The complexity of the global warming/climate change debate is not something that can easily be discussed in simple or binary terms. As sea waters rise, the politics and economics that take over the debate on climate change often fails to give a clear picture, and when science is unable to provide that clear picture, they are blamed for causing hysteria and disrupting human progress. The debate took on a very interesting wrinkle today: Government scientists in America discovered that floods that greatly affected Australia in 2010 and 2011 briefly halted and lowered sea levels for more than a year, before continuing to rise apace.
The American scientists, working for the National Science Foundation and in conjunction with NASA and other organizations, were monitoring the global sea levels through the use of satellites and sea-based equipment. Prior to 2010, the world's oceans were rising at a rate of just about 3 millimeters per year. This has led to projections by many in science of the seas rising by about 13 inches by 2050, flooding many areas around the world.
However, an odd quirk happened, in that the global sea levels actually stopped rising, and even dropped considerably by 7 millimeters, from 2010 to 2011. Given the current trends, the National Science Foundation scientist were astounded and tried to figure out the reasons, finally pinpointing it at the floods that ravaged eastern and central Australia in that time period, killing dozens and causing billions of dollars in damage.
During that time, a series of meteorological events played hand-in-hand with each other to create the chain reaction necessary to produce the mass flooding that affected Australia. One was the weather phenomenon known as La Nina, which cools the waters of the Pacific, pushed moisture towards Australia. While this is not unusual for this weather event, what blew up the situation was a climate pattern called the Southern Annular Mode, which further brought moisture into central Australia, including the normally arid Outback.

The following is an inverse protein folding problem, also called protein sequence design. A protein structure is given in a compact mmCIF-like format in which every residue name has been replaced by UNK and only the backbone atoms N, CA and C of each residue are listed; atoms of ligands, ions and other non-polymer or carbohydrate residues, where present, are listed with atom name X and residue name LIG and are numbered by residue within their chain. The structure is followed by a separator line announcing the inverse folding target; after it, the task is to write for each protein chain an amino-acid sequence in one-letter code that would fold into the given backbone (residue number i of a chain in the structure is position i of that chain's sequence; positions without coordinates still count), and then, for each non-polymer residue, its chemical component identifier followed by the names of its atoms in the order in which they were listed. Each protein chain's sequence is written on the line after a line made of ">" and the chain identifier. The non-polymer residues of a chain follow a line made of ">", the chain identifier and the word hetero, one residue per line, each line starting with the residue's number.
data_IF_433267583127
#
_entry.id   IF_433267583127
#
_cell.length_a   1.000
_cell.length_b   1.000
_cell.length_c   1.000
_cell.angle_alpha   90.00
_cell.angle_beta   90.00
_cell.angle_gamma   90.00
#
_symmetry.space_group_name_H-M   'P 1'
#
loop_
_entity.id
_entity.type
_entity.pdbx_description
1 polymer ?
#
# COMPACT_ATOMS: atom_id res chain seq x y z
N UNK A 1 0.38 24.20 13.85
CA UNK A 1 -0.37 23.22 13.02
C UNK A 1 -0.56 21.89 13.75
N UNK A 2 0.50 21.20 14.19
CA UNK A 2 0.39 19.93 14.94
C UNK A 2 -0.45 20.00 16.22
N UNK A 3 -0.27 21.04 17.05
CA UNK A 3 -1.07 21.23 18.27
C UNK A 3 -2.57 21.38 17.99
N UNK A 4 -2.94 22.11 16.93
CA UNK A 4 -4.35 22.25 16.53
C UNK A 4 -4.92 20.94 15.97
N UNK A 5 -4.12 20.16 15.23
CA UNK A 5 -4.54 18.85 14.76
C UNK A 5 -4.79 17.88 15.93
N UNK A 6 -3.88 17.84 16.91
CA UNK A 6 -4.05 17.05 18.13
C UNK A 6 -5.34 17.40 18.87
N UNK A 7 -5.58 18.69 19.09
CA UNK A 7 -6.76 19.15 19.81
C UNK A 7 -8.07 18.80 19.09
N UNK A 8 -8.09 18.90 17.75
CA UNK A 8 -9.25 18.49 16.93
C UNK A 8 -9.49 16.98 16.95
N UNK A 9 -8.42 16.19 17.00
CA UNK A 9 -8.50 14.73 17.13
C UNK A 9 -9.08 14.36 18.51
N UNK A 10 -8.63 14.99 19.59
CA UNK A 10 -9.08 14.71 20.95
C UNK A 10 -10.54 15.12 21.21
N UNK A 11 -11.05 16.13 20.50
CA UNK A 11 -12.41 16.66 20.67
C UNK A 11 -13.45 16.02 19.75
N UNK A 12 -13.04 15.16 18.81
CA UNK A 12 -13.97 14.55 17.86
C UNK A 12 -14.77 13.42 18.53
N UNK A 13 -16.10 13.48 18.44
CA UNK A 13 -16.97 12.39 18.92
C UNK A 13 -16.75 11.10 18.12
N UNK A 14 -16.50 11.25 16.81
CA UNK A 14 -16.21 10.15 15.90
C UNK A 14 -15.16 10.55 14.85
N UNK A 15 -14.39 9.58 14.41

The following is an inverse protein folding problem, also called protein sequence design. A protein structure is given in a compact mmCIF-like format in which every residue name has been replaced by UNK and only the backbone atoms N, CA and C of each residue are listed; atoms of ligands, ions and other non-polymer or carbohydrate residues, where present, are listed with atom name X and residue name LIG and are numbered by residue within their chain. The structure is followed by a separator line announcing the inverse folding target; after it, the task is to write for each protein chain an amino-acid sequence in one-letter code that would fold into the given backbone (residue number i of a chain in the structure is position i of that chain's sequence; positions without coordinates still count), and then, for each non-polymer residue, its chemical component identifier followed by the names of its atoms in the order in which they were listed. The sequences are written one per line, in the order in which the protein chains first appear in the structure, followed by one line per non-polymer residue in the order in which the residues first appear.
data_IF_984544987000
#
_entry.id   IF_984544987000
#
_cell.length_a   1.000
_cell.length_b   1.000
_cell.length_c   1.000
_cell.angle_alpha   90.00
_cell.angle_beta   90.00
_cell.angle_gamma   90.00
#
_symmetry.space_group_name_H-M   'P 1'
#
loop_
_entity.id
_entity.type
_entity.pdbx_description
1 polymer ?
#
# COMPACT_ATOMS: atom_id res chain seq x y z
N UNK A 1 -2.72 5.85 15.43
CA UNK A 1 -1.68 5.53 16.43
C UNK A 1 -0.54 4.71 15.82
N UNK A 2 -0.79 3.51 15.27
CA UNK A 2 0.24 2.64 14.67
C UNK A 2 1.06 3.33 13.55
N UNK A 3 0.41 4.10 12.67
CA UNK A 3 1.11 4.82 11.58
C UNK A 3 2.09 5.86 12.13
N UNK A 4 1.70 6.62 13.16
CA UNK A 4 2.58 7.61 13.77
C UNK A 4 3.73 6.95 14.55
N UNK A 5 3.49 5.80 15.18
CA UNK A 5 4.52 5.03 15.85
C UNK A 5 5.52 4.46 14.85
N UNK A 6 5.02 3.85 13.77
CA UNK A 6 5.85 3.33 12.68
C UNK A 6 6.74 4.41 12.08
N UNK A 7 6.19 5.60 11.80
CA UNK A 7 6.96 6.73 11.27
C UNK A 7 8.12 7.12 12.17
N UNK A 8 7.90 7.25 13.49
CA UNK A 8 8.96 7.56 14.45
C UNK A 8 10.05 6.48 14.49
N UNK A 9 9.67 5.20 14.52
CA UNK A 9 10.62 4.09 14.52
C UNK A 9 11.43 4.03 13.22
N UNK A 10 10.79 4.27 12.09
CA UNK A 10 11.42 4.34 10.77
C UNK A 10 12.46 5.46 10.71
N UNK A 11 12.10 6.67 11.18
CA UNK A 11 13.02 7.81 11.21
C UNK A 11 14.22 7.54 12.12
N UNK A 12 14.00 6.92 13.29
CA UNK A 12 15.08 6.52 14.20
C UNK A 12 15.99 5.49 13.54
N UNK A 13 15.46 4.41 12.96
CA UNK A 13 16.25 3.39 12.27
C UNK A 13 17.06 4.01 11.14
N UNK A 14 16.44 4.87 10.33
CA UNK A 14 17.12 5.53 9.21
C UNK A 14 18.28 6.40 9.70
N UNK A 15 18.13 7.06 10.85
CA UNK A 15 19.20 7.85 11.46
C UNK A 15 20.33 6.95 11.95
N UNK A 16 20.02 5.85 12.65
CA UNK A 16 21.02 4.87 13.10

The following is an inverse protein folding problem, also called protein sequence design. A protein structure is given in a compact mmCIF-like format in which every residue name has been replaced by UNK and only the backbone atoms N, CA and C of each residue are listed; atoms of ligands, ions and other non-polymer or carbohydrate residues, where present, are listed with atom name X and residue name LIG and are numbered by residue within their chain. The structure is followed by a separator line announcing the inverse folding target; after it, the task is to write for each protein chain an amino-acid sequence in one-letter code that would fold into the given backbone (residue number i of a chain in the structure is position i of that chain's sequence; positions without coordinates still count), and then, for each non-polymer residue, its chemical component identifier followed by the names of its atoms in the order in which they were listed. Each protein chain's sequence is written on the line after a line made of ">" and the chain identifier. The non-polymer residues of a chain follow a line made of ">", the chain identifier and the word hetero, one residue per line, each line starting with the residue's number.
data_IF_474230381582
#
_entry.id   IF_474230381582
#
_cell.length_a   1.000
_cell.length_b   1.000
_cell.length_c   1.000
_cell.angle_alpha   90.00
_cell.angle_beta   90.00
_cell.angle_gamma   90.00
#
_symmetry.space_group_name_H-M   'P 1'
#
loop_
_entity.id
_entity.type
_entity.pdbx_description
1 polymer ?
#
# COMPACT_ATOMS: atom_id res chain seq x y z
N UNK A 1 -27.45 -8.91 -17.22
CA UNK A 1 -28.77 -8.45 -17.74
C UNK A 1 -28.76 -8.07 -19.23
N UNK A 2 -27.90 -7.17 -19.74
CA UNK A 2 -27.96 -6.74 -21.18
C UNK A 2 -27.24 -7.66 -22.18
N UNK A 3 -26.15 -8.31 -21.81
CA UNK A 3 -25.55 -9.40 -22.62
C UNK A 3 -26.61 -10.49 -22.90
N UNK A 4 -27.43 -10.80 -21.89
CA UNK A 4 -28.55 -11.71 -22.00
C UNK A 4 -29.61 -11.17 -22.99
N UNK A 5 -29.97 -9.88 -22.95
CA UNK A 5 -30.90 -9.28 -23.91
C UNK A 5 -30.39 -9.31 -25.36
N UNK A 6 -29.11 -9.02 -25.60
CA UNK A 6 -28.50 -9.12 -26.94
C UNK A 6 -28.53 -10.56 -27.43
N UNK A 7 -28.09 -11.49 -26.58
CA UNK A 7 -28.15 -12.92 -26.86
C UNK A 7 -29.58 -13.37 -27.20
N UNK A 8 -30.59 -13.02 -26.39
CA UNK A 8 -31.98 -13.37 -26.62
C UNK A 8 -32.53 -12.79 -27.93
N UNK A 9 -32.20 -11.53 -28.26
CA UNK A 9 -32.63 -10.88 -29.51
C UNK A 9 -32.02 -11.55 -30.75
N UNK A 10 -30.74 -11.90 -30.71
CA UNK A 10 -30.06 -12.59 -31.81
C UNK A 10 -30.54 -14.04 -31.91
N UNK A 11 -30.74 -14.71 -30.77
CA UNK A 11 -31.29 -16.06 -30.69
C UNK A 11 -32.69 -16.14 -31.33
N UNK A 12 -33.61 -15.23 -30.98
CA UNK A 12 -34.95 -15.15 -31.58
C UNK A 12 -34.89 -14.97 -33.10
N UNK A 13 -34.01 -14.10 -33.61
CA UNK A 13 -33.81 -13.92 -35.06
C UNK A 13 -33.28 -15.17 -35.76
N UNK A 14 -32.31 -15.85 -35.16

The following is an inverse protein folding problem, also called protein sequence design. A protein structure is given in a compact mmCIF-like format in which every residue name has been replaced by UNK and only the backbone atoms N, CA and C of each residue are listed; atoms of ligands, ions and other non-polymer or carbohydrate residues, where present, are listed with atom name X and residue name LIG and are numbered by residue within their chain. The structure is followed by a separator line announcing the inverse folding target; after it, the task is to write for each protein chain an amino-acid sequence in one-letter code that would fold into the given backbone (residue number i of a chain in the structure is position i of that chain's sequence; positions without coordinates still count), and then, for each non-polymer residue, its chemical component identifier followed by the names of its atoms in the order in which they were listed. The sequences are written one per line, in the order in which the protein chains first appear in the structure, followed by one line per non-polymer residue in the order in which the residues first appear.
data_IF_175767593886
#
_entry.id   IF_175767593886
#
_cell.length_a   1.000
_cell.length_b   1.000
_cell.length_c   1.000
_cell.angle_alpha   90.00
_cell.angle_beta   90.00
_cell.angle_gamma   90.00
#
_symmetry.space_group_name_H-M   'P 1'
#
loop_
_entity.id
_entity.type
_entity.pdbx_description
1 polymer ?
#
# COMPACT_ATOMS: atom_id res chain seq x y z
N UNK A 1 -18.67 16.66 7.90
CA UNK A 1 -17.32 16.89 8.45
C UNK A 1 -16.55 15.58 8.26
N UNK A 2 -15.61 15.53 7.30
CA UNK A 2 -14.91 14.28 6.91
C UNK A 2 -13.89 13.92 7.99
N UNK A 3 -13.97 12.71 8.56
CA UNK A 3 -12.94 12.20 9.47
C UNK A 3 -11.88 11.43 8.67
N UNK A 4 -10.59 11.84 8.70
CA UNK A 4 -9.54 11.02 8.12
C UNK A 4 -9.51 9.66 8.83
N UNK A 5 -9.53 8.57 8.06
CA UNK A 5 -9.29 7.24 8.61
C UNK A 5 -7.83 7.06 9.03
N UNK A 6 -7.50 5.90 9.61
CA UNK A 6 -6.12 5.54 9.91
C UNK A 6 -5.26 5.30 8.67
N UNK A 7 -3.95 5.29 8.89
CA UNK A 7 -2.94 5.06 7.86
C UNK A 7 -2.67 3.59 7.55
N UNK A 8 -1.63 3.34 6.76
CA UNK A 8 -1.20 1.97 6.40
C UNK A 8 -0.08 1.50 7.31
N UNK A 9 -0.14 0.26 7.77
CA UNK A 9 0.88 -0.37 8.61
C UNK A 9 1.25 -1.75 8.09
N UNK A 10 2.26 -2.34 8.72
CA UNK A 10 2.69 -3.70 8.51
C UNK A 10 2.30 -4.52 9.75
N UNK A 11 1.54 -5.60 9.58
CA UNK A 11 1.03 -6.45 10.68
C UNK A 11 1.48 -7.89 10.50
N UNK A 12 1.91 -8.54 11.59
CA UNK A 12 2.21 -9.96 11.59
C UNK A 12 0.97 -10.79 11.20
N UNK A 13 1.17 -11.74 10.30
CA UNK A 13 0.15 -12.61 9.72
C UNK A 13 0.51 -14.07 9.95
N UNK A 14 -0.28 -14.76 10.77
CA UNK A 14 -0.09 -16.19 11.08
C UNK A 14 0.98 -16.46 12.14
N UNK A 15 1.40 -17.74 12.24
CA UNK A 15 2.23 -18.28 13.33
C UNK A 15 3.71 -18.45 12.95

Combining La Nina and the Southern Annular Mode with unusually increased moisture from the Indian Ocean, and all these circumstances led to torrential rains that covered Queensland, Victoria, and parts of the Outback. Because of the shape of Australia, however, much of the rainwater did not return to the oceans initially, but stayed in the ground, or filled Australia's largest basin, Lake Eyre basin, turning it once again into an actual lake. This led to the decline in sea levels.
However, while the decline was good respite, scientists warned that the respite was brief. Following 2011, sea levels have risen at an above average rate, in this case about 10 millimeters. The long term impacts of this dip in sea levels is uncertain, but it does not change the pessimistic outlook on climate change among scientists. Furthermore, it remains to be seen if flooding this year will have as great an impact.